such as aldehydes and alcohols.
If the transition metal is a carbonylation catalyst, for example iron or cobalt, it is a particular further feature of the invention that the product of the dimerisation process may be carbonylated without separating the dimer or dimers from the reaction product. Intermediate separation steps are thus unnecessary and carbonylation may.
Example 1 In experiments 1 to 5 butene-2 containing about 7% butene-l was added to a suspension of 5 grams dry, finely powdered metal halide in a solution of 73 grams aluminium tripropyl in grams decahydronaphthalene contained in a 1 litre chrome-steel rocking autoclave from which the air had been displaced by nitrogen. The contents of the autoclave were then heated at 200 C.
In order to demonstrate the efifect of the metal halide, experiment 6 was carried out in the same way as experiments 1 to 5 except that a metal halide was not added to the aluminium alkyl solution which consisted of 29 grams aluminium tri-ethyl dissolved in 264 grams decahydronaphthalene.
The following table shows the Weight of butene-Z used, the percentage conversion of butene-2 and the weight of dimer obtained. The dimer was isolated from the reaction product by distillation and it consisted mainly of 2-ethylhexene-l together with smaller quantities of Z-methxylene-1 and Z-ethyIpentene-l. These last two compounds were formed as a result of the presence of the propyl radical in the aluminium tripropyl.
Substantially no dimer of butene-Z was produced in ex- Patented Oct. 10, 1961 periment 6, thereby demonstrating the considerable effect 260 grams butene-Z containing about 7% butene-l was added to a. suspension of grams. anhydrous, finely divided ferrous chloride in a solution of 83 ml. aluminum tripropyl in 125 grams cyclohexane. contained. in a, l-litre chrome-steel rocking autoclave from which air had been displaced by nitrogen. The contents of the autoclave were then heated at 250 C. for 3 hours.
The unchanged butene (5.1 grams), was then vented from the autoclave and a mixture of carbon monoxide and hydrogen. in the ratio 3.12 introduced into the autoclave. to maintain a pressure of 23.0 to 25.0 atmospheres with the temperature maintained at 160 C. After 12 hours. the. gas in the. autoclave was replaced by hydrogen at the same, pressure and the temperature maintained at 120 C. for 3 hours and then at 200 C. for 12 hours The reaction product was. then discharged from the autoclave and hydrolysed with methanol; no gas. was liberated. The aluminium allroxides in the product were decomposed with. dilute hydrochloric acid, and the organic liquid separated, dried and fractionally distilled at atrnospheric pressure. The distillation. products were cyclohexane, 25 grams Z-ethylhexene-l and 133 grams of a mixture of alcohols including C alcohols.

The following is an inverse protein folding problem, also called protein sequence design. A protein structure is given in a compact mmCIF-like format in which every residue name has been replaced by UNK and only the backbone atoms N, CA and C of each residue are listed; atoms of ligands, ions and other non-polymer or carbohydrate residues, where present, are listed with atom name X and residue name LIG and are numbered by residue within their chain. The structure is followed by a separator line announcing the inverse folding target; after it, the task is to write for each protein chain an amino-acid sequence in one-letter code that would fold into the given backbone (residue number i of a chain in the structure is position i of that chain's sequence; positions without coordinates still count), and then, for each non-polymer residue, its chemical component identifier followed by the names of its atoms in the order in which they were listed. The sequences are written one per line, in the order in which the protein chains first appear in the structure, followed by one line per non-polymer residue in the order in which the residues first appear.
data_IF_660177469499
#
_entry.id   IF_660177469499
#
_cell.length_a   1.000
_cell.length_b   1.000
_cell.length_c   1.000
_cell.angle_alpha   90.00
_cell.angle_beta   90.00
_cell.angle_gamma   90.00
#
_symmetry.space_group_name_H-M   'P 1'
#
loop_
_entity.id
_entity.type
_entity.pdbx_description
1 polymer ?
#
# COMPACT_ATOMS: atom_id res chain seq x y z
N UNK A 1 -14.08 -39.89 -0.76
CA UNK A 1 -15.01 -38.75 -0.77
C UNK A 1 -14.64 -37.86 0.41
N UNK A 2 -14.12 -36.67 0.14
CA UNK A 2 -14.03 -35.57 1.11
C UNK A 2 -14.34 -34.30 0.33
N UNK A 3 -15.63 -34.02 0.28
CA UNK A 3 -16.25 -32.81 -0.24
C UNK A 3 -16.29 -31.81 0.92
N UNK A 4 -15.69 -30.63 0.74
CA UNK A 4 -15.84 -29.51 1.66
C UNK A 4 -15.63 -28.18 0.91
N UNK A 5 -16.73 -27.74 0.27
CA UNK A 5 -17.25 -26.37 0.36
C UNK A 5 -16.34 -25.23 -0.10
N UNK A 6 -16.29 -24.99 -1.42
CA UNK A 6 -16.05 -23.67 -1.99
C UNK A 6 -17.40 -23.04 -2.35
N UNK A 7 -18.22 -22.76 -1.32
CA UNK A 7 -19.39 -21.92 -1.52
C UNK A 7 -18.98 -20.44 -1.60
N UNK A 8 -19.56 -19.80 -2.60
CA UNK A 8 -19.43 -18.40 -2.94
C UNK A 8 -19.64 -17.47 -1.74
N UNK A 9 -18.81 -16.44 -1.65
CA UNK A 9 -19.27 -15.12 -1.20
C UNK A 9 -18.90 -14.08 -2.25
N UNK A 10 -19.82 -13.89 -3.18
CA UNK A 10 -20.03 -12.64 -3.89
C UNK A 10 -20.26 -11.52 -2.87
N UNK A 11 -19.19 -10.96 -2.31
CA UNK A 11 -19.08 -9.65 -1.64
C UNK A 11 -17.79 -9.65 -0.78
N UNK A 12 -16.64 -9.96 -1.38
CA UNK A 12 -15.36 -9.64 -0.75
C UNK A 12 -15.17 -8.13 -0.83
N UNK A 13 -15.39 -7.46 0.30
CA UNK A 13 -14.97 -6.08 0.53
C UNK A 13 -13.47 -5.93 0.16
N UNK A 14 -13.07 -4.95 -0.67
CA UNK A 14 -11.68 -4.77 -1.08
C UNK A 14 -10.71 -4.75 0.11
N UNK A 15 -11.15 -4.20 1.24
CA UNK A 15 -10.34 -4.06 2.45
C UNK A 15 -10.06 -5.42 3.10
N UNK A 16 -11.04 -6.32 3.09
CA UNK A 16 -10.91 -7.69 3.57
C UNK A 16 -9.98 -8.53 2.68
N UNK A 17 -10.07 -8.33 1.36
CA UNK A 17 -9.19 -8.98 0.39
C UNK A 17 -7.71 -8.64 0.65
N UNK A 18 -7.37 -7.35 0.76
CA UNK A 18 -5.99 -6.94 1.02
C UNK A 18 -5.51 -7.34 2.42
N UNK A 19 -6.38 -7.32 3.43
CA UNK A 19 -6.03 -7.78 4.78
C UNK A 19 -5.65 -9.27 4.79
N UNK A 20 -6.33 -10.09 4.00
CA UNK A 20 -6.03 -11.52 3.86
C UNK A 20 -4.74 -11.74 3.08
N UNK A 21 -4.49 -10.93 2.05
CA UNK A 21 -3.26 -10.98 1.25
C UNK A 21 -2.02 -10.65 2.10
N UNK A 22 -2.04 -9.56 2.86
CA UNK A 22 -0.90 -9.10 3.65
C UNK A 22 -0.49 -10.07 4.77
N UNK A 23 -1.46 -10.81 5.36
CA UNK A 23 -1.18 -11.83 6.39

We claim: 1. A process for the dimerization of an olefine. having from 4 to 7 carbon atoms and having, the double bond in other than a terminal position which comprises contacting said olefine at a temperature above C. and under elevated pressures with a reaction medium consisting essentially of aluminum trialkyl and a finely divided metal selected from the group consisting of copper and titanium.
2. The process of claim 1, wherein there is also present an alpha-olefin.
3. A process as claimed in claim 2 in which the alphaolefine is selected from the group consisting of butene-l and propylene and the olefine having the double bond in other than a terminal position is butene-Z.
4. The process of claim 1, wherein said olefin is butens-2.
5. The process of claim 1, wherein said metal is introduced as a halide salt thereof, selected from the group consisting of chloride and bromide salts.
6. A process as claimed in claim 1 in which the temperature is maintained. within the range to 250 C.
7. A process as claimed in claim 1 in which the reaction medium also includes a solvent for the olefine which is inert under the conditions of the process.
8. A process as claimed in claim 7 in which the solvent is selected from the group consisting of paraflinic, saturated alicyciic and aromatic hydrocarbons.
References Cited in the file of this patent UNITED STATES PATENTS 2,374,687 Peterson et al. ..1.. May 8, 1945 2,695,327 Ziegler et al Nov. 23, 1954 2,781,410 Ziegler et a1. Feb. 12, 1957 2,831,029 Vergilio et a1 Apr. 15, 1958 FOREIGN PATENTS 538,782 Belgium Dec. 6, 1955 1,116,132 France Jan. 30, 1956- OTHER REFERENCES Oxo Process, patent. applications of the LG. Farbenindustrie Aktiengcsellschaft Ruhrchemie Aktiengesell- 40 schaft and Ammoniak Laboratorium (1949)., pages 12 and 13.